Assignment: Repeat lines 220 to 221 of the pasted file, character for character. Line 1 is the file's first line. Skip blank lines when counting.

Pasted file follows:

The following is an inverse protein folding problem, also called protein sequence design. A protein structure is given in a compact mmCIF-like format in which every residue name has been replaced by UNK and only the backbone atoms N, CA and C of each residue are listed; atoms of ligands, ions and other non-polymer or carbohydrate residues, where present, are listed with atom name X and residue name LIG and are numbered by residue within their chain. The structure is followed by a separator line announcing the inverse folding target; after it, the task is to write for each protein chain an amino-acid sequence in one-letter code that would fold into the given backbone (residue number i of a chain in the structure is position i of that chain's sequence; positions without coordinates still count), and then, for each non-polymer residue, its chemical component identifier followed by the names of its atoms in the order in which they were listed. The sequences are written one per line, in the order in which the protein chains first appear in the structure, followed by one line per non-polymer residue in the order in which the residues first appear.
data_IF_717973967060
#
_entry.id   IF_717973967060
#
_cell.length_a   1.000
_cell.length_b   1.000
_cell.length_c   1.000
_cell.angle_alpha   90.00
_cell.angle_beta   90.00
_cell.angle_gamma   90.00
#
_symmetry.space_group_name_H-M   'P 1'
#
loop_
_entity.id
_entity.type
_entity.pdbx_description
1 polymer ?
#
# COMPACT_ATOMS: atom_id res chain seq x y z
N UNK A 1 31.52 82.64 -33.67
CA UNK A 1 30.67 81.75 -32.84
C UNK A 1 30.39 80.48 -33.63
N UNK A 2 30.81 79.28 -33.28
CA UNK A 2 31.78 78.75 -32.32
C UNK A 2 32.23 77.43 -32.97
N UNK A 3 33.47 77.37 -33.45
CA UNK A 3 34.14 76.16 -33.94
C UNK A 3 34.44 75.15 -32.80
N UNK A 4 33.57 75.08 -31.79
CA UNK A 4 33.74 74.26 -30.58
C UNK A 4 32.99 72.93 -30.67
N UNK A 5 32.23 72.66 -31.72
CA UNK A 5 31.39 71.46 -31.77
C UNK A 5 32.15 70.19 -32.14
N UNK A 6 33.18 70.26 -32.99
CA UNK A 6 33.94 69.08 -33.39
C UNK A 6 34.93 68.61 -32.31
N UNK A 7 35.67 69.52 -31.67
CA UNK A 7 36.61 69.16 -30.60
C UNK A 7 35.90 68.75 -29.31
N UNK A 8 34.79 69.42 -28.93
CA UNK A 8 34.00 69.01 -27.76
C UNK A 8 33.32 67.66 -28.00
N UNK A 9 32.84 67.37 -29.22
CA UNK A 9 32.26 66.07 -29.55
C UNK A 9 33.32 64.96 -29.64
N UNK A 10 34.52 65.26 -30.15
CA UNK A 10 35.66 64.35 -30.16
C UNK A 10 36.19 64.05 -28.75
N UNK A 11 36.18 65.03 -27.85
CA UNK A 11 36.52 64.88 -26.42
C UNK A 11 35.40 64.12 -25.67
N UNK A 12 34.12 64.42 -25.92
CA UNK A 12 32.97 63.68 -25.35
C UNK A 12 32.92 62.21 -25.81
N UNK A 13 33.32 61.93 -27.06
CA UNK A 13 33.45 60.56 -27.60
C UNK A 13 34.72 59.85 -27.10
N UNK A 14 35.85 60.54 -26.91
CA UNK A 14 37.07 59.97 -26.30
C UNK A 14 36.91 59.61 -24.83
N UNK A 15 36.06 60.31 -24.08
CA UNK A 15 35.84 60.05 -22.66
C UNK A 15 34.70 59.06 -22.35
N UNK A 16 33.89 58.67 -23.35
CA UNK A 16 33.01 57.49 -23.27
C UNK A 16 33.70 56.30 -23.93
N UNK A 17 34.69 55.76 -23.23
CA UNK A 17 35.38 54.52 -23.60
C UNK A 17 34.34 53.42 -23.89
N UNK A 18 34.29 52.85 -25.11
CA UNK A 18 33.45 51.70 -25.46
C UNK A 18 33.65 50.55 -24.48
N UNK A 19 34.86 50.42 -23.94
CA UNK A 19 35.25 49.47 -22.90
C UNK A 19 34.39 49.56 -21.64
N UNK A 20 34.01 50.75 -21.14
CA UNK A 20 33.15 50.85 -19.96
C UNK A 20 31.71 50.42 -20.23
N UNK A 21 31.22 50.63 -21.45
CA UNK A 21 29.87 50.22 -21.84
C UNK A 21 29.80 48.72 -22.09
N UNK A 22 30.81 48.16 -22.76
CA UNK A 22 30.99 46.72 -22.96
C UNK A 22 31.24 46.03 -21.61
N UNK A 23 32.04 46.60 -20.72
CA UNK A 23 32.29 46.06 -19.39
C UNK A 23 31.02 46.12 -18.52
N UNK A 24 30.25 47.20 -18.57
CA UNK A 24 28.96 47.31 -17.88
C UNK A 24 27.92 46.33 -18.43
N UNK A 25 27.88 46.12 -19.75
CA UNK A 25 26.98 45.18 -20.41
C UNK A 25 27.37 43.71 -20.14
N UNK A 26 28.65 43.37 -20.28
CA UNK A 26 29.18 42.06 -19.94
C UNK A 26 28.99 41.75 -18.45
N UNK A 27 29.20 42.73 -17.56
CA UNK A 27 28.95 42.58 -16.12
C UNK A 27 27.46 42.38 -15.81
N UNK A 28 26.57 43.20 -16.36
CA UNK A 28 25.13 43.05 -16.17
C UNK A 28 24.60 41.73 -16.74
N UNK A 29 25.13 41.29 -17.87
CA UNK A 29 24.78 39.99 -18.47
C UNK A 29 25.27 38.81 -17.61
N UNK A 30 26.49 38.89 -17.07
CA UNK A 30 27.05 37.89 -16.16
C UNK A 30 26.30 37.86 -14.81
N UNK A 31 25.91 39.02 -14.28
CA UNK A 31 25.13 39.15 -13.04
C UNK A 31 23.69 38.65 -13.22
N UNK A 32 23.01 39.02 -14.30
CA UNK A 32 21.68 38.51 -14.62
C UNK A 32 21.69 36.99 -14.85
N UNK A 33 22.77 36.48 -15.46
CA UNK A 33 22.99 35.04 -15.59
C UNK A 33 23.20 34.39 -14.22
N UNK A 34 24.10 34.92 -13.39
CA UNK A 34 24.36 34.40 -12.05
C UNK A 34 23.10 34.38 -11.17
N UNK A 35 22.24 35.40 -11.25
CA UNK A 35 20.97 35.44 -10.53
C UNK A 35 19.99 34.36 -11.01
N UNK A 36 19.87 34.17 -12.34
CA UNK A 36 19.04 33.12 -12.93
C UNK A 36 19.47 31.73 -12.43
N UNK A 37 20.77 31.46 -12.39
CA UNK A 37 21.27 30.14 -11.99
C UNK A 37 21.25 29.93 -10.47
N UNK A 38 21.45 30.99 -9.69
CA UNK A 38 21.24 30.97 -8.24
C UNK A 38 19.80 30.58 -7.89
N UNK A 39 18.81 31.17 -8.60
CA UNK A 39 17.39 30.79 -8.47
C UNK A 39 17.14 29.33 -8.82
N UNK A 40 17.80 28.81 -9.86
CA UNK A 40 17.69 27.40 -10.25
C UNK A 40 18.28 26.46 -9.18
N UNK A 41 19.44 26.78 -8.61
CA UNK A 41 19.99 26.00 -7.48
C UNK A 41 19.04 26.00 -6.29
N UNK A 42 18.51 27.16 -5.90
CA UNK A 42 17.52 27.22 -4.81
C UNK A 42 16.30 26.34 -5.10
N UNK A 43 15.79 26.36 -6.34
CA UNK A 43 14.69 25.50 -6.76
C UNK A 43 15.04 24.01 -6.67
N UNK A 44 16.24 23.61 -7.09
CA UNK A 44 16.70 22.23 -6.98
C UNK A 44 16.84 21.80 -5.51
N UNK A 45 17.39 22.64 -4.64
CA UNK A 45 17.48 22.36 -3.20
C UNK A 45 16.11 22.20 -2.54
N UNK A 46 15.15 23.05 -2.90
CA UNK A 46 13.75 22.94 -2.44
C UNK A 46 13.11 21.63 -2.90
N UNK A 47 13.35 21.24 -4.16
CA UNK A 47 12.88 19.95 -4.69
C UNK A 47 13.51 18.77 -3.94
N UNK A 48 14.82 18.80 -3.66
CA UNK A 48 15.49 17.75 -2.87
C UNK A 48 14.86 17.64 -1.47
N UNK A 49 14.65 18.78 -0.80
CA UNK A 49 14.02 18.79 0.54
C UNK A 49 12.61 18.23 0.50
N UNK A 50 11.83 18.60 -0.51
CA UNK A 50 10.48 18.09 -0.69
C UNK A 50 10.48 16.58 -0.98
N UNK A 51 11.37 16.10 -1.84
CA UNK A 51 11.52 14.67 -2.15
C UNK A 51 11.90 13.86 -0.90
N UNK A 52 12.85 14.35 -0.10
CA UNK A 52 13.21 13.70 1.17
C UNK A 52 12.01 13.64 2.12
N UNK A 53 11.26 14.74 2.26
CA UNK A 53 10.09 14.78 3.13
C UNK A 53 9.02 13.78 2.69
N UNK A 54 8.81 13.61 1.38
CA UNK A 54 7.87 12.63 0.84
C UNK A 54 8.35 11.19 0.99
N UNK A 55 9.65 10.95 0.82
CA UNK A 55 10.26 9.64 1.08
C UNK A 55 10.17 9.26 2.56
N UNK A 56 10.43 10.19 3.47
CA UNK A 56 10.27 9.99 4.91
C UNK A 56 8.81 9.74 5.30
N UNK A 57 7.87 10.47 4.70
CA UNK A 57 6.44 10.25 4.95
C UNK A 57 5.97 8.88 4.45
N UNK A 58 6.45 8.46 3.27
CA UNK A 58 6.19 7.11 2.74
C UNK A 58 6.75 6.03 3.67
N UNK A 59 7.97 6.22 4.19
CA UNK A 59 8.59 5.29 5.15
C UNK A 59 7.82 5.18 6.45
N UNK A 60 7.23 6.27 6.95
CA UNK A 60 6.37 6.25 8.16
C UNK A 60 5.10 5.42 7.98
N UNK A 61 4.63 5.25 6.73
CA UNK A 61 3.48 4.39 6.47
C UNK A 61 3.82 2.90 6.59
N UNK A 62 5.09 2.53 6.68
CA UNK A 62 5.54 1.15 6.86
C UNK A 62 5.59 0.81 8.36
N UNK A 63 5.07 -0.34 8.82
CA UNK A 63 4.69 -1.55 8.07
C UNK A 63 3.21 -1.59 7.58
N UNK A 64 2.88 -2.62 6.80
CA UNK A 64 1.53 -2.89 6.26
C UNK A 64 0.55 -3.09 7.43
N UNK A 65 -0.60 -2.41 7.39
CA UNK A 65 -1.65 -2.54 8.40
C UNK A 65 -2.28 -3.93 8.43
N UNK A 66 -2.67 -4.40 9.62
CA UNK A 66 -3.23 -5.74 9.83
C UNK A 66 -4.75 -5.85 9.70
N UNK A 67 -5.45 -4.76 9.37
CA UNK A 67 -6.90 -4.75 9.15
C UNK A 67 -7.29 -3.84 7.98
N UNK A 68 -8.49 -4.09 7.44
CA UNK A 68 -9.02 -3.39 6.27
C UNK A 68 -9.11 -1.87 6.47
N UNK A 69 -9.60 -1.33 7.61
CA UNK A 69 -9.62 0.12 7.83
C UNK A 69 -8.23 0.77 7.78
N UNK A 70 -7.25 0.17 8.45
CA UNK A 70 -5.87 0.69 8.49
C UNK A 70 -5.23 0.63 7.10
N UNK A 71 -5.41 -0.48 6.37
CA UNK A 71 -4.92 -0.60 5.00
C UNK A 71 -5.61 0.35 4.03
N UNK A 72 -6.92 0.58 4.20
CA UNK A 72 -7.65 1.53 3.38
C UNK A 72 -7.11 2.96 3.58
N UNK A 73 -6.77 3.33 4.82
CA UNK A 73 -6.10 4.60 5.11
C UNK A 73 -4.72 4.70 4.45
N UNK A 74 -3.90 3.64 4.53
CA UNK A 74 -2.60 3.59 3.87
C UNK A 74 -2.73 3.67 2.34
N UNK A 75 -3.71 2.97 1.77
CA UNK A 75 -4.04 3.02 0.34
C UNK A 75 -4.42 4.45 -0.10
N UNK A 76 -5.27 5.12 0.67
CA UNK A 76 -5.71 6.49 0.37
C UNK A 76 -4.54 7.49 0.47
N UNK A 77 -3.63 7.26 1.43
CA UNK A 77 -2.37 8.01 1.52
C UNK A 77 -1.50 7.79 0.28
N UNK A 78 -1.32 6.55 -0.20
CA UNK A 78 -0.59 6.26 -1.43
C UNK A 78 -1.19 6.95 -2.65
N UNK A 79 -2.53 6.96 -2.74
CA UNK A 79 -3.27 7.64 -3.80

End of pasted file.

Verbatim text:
N UNK A 67 -5.45 -4.76 9.37
CA UNK A 67 -6.90 -4.75 9.15